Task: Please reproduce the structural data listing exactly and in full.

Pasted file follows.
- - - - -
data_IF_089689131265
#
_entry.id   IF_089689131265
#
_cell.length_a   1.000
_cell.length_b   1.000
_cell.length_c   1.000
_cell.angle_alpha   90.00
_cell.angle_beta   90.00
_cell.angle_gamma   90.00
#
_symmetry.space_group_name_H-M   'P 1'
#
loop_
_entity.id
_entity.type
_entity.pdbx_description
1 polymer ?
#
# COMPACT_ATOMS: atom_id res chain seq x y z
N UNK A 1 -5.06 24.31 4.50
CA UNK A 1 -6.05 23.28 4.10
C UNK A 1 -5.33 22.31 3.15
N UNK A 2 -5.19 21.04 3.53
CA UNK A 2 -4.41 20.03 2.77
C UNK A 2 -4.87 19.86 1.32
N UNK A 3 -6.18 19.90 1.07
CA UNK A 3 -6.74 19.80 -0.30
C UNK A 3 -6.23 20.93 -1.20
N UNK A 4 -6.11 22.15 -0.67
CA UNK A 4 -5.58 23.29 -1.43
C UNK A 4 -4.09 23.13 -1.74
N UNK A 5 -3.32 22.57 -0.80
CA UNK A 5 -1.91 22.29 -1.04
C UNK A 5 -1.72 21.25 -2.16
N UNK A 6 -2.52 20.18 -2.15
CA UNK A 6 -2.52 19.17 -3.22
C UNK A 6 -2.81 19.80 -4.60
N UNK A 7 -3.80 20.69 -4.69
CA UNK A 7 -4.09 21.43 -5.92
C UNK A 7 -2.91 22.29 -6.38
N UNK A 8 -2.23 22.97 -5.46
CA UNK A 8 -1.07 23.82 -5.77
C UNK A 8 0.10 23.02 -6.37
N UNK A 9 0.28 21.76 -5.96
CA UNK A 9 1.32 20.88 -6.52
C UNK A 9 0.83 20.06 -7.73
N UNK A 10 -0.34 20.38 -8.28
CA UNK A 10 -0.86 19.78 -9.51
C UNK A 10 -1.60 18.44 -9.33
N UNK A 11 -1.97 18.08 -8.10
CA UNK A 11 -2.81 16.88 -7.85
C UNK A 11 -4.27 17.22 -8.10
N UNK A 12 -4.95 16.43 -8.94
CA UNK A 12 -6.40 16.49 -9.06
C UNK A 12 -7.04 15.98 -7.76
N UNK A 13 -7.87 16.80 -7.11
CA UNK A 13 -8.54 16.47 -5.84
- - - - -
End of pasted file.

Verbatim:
data_IF_089689131265
#
_entry.id   IF_089689131265
#
_cell.length_a   1.000
_cell.length_b   1.000
_cell.length_c   1.000
_cell.angle_alpha   90.00
_cell.angle_beta   90.00
_cell.angle_gamma   90.00
#
_symmetry.space_group_name_H-M   'P 1'
#
loop_
_entity.id
_entity.type
_entity.pdbx_description
1 polymer ?
#
# COMPACT_ATOMS: atom_id res chain seq x y z
N UNK A 1 -5.06 24.31 4.50
CA UNK A 1 -6.05 23.28 4.10
C UNK A 1 -5.33 22.31 3.15
N UNK A 2 -5.19 21.04 3.53
CA UNK A 2 -4.41 20.03 2.77
C UNK A 2 -4.87 19.86 1.32
N UNK A 3 -6.18 19.90 1.07
CA UNK A 3 -6.74 19.80 -0.30
C UNK A 3 -6.23 20.93 -1.20
N UNK A 4 -6.11 22.15 -0.67
CA UNK A 4 -5.58 23.29 -1.43
C UNK A 4 -4.09 23.13 -1.74
N UNK A 5 -3.32 22.57 -0.80
CA UNK A 5 -1.91 22.29 -1.04
C UNK A 5 -1.72 21.25 -2.16
N UNK A 6 -2.52 20.18 -2.15
CA UNK A 6 -2.52 19.17 -3.22
C UNK A 6 -2.81 19.80 -4.60
N UNK A 7 -3.80 20.69 -4.69
CA UNK A 7 -4.09 21.43 -5.92
C UNK A 7 -2.91 22.29 -6.38
N UNK A 8 -2.23 22.97 -5.46
CA UNK A 8 -1.07 23.82 -5.77
C UNK A 8 0.10 23.02 -6.37
N UNK A 9 0.28 21.76 -5.96
CA UNK A 9 1.32 20.88 -6.52
C UNK A 9 0.83 20.06 -7.73
N UNK A 10 -0.34 20.38 -8.28
CA UNK A 10 -0.86 19.78 -9.51
C UNK A 10 -1.60 18.44 -9.33
N UNK A 11 -1.97 18.08 -8.10
CA UNK A 11 -2.81 16.88 -7.85
C UNK A 11 -4.27 17.22 -8.10
N UNK A 12 -4.95 16.43 -8.94
CA UNK A 12 -6.40 16.49 -9.06
C UNK A 12 -7.04 15.98 -7.76
N UNK A 13 -7.87 16.80 -7.11
CA UNK A 13 -8.54 16.47 -5.84